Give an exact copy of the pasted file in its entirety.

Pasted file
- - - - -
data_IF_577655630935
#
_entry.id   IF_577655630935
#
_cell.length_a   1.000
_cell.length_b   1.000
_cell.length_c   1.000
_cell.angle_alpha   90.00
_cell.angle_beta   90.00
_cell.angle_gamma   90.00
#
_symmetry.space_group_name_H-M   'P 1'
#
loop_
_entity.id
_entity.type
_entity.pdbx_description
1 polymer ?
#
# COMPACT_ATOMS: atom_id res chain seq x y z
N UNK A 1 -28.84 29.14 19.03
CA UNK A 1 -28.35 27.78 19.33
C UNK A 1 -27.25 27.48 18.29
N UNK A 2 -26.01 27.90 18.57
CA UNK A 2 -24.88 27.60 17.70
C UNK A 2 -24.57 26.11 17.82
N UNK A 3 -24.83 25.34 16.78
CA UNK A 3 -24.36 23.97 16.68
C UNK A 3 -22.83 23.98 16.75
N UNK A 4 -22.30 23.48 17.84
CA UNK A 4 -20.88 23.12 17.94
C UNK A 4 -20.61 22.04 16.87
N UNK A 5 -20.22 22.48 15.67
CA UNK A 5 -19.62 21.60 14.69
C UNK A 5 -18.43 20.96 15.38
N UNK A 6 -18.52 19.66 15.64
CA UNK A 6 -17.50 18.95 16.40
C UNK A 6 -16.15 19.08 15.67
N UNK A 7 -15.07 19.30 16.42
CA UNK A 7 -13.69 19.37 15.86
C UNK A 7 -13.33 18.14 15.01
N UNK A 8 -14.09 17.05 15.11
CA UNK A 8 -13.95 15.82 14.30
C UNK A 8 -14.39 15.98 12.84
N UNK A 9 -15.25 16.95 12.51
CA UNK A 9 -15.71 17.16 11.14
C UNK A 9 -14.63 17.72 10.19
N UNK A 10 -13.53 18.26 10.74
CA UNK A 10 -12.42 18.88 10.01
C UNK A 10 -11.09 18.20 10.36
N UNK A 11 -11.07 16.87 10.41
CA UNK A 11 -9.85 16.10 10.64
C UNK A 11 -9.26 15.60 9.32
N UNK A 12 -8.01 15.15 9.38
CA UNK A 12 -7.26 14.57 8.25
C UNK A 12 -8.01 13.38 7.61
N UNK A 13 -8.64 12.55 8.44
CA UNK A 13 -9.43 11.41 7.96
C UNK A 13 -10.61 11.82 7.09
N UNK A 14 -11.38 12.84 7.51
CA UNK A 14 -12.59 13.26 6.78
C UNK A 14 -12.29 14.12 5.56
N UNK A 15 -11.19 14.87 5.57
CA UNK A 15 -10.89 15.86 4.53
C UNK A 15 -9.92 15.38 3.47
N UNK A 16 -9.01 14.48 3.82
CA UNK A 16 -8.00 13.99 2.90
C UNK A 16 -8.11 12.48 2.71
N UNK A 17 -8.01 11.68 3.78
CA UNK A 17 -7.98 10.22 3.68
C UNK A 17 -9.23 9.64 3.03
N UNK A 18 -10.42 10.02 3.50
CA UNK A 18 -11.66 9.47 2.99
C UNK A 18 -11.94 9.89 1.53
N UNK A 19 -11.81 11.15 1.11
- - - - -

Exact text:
data_IF_577655630935
#
_entry.id   IF_577655630935
#
_cell.length_a   1.000
_cell.length_b   1.000
_cell.length_c   1.000
_cell.angle_alpha   90.00
_cell.angle_beta   90.00
_cell.angle_gamma   90.00
#
_symmetry.space_group_name_H-M   'P 1'
#
loop_
_entity.id
_entity.type
_entity.pdbx_description
1 polymer ?
#
# COMPACT_ATOMS: atom_id res chain seq x y z
N UNK A 1 -28.84 29.14 19.03
CA UNK A 1 -28.35 27.78 19.33
C UNK A 1 -27.25 27.48 18.29
N UNK A 2 -26.01 27.90 18.57
CA UNK A 2 -24.88 27.60 17.70
C UNK A 2 -24.57 26.11 17.82
N UNK A 3 -24.83 25.34 16.78
CA UNK A 3 -24.36 23.97 16.68
C UNK A 3 -22.83 23.98 16.75
N UNK A 4 -22.30 23.48 17.84
CA UNK A 4 -20.88 23.12 17.94
C UNK A 4 -20.61 22.04 16.87
N UNK A 5 -20.22 22.48 15.67
CA UNK A 5 -19.62 21.60 14.69
C UNK A 5 -18.43 20.96 15.38
N UNK A 6 -18.52 19.66 15.64
CA UNK A 6 -17.50 18.95 16.40
C UNK A 6 -16.15 19.08 15.67
N UNK A 7 -15.07 19.30 16.42
CA UNK A 7 -13.69 19.37 15.86
C UNK A 7 -13.33 18.14 15.01
N UNK A 8 -14.09 17.05 15.11
CA UNK A 8 -13.95 15.82 14.30
C UNK A 8 -14.39 15.98 12.84
N UNK A 9 -15.25 16.95 12.51
CA UNK A 9 -15.71 17.16 11.14
C UNK A 9 -14.63 17.72 10.19
N UNK A 10 -13.53 18.26 10.74
CA UNK A 10 -12.42 18.88 10.01
C UNK A 10 -11.09 18.20 10.36
N UNK A 11 -11.07 16.87 10.41
CA UNK A 11 -9.85 16.10 10.64
C UNK A 11 -9.26 15.60 9.32
N UNK A 12 -8.01 15.15 9.38
CA UNK A 12 -7.26 14.57 8.25
C UNK A 12 -8.01 13.38 7.61
N UNK A 13 -8.64 12.55 8.44
CA UNK A 13 -9.43 11.41 7.96
C UNK A 13 -10.61 11.82 7.09
N UNK A 14 -11.38 12.84 7.51
CA UNK A 14 -12.59 13.26 6.78
C UNK A 14 -12.29 14.12 5.56
N UNK A 15 -11.19 14.87 5.57
CA UNK A 15 -10.89 15.86 4.53
C UNK A 15 -9.92 15.38 3.47
N UNK A 16 -9.01 14.48 3.82
CA UNK A 16 -8.00 13.99 2.90
C UNK A 16 -8.11 12.48 2.71
N UNK A 17 -8.01 11.68 3.78
CA UNK A 17 -7.98 10.22 3.68
C UNK A 17 -9.23 9.64 3.03
N UNK A 18 -10.42 10.02 3.50
CA UNK A 18 -11.66 9.47 2.99
C UNK A 18 -11.94 9.89 1.53
N UNK A 19 -11.81 11.15 1.11